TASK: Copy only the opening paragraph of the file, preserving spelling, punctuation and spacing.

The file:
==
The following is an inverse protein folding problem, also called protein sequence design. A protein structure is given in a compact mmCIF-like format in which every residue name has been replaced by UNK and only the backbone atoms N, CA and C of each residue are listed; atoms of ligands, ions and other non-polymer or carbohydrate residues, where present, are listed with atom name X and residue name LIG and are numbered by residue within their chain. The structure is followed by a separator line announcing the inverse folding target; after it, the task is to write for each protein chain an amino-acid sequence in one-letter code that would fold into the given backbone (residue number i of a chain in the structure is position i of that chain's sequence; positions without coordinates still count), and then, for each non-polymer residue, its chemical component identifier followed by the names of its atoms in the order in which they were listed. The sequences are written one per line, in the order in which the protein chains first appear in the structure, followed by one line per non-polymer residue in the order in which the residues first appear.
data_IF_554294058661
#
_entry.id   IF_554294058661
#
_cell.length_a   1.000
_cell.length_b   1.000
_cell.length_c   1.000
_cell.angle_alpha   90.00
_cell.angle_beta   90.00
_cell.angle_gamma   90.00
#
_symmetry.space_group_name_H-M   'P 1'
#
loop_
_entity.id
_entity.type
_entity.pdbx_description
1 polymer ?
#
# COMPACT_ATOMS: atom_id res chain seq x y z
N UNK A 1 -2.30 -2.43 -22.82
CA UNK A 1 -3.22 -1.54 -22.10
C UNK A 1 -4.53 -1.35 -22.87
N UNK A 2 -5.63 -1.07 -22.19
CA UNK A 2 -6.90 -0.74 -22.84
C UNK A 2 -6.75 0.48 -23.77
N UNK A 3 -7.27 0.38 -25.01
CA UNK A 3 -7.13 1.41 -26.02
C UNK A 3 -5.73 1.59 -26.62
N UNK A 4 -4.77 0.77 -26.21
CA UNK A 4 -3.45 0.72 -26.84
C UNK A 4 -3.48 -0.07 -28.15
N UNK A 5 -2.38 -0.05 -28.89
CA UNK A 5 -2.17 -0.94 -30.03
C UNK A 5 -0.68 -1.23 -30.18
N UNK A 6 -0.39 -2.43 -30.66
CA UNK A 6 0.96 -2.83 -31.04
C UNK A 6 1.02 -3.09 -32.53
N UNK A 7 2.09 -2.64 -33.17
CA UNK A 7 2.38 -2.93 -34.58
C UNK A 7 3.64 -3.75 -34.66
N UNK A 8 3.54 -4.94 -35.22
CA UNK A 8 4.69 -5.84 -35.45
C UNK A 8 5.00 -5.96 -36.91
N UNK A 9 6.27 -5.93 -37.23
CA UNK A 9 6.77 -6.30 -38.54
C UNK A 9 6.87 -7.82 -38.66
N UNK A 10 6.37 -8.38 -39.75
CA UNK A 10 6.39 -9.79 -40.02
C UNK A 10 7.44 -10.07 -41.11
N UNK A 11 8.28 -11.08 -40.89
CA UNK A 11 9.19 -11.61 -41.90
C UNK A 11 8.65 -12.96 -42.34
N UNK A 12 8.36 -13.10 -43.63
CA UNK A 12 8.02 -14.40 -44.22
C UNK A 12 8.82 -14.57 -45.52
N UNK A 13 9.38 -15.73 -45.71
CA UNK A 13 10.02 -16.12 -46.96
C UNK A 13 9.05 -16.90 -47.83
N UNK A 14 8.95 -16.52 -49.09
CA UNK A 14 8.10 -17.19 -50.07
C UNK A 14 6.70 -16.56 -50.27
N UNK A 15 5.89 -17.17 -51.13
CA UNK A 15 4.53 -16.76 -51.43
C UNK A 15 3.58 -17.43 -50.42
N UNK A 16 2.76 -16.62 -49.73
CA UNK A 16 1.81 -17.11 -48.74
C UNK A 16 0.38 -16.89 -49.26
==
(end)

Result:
The following is an inverse protein folding problem, also called protein sequence design. A protein structure is given in a compact mmCIF-like format in which every residue name has been replaced by UNK and only the backbone atoms N, CA and C of each residue are listed; atoms of ligands, ions and other non-polymer or carbohydrate residues, where present, are listed with atom name X and residue name LIG and are numbered by residue within their chain. The structure is followed by a separator line announcing the inverse folding target; after it, the task is to write for each protein chain an amino-acid sequence in one-letter code that would fold into the given backbone (residue number i of a chain in the structure is position i of that chain's sequence; positions without coordinates still count), and then, for each non-polymer residue, its chemical component identifier followed by the names of its atoms in the order in which they were listed. The sequences are written one per line, in the order in which the protein chains first appear in the structure, followed by one line per non-polymer residue in the order in which the residues first appear.